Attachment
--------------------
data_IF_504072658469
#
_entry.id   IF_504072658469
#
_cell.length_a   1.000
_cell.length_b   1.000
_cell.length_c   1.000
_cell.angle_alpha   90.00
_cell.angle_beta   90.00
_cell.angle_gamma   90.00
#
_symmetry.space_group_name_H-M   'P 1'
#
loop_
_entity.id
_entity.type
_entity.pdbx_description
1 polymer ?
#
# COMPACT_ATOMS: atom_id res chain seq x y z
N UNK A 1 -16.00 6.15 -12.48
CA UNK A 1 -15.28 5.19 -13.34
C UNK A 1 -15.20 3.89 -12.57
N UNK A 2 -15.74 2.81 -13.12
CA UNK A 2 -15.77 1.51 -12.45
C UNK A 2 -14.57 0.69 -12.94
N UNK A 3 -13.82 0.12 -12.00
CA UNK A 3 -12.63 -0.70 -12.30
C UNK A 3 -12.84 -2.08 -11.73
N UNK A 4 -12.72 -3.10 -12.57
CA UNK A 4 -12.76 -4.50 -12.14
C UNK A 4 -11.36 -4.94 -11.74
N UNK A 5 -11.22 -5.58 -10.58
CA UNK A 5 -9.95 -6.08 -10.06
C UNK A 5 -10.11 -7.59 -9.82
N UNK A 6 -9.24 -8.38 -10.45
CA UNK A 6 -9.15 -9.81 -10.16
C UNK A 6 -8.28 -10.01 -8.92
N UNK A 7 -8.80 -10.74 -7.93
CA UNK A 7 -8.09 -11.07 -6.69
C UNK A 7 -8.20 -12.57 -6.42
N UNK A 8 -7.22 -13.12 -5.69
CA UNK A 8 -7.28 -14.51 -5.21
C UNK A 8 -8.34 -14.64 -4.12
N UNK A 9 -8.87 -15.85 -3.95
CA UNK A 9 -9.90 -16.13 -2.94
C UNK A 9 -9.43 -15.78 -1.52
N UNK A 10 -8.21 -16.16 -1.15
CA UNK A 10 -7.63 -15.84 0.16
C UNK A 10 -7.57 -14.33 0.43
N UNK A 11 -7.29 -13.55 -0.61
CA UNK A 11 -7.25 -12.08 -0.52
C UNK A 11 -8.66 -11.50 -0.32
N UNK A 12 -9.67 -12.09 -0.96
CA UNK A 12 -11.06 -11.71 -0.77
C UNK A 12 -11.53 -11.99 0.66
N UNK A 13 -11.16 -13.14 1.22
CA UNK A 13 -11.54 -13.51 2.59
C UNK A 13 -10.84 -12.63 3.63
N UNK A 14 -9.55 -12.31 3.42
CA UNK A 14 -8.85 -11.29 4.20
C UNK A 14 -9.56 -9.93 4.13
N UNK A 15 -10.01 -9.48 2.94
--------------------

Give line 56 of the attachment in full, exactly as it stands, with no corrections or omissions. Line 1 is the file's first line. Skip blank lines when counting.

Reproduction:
C UNK A 12 -11.53 -11.99 0.66